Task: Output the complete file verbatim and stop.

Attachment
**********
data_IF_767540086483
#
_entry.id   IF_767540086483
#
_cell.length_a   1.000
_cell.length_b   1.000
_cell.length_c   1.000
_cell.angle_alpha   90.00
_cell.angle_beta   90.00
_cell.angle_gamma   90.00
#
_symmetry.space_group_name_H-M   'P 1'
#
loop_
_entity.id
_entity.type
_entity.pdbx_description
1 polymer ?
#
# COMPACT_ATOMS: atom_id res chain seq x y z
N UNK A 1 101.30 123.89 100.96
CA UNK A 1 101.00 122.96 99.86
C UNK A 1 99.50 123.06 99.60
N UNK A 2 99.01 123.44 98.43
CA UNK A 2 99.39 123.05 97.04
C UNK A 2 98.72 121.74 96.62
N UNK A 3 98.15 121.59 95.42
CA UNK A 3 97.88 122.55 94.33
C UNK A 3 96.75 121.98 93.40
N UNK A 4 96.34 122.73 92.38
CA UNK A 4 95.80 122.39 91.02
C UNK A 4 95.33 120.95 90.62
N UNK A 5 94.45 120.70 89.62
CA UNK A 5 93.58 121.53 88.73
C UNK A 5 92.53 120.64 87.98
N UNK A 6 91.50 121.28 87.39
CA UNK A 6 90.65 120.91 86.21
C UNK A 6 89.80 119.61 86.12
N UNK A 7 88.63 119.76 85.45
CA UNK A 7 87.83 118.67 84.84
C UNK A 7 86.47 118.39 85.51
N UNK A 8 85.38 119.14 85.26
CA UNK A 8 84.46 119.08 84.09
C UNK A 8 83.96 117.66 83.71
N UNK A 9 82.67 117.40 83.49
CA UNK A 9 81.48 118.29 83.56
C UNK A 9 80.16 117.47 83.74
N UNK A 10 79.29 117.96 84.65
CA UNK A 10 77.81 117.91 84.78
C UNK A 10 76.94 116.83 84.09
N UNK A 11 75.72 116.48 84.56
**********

data_IF_767540086483
#
_entry.id   IF_767540086483
#
_cell.length_a   1.000
_cell.length_b   1.000
_cell.length_c   1.000
_cell.angle_alpha   90.00
_cell.angle_beta   90.00
_cell.angle_gamma   90.00
#
_symmetry.space_group_name_H-M   'P 1'
#
loop_
_entity.id
_entity.type
_entity.pdbx_description
1 polymer ?
#
# COMPACT_ATOMS: atom_id res chain seq x y z
N UNK A 1 101.30 123.89 100.96
CA UNK A 1 101.00 122.96 99.86
C UNK A 1 99.50 123.06 99.60
N UNK A 2 99.01 123.44 98.43
CA UNK A 2 99.39 123.05 97.04
C UNK A 2 98.72 121.74 96.62
N UNK A 3 98.15 121.59 95.42
CA UNK A 3 97.88 122.55 94.33
C UNK A 3 96.75 121.98 93.40
N UNK A 4 96.34 122.73 92.38
CA UNK A 4 95.80 122.39 91.02
C UNK A 4 95.33 120.95 90.62
N UNK A 5 94.45 120.70 89.62
CA UNK A 5 93.58 121.53 88.73
C UNK A 5 92.53 120.64 87.98
N UNK A 6 91.50 121.28 87.39
CA UNK A 6 90.65 120.91 86.21
C UNK A 6 89.80 119.61 86.12
N UNK A 7 88.63 119.76 85.45
CA UNK A 7 87.83 118.67 84.84
C UNK A 7 86.47 118.39 85.51
N UNK A 8 85.38 119.14 85.26
CA UNK A 8 84.46 119.08 84.09
C UNK A 8 83.96 117.66 83.71
N UNK A 9 82.67 117.40 83.49
CA UNK A 9 81.48 118.29 83.56
C UNK A 9 80.16 117.47 83.74
N UNK A 10 79.29 117.96 84.65
CA UNK A 10 77.81 117.91 84.78
C UNK A 10 76.94 116.83 84.09
N UNK A 11 75.72 116.48 84.56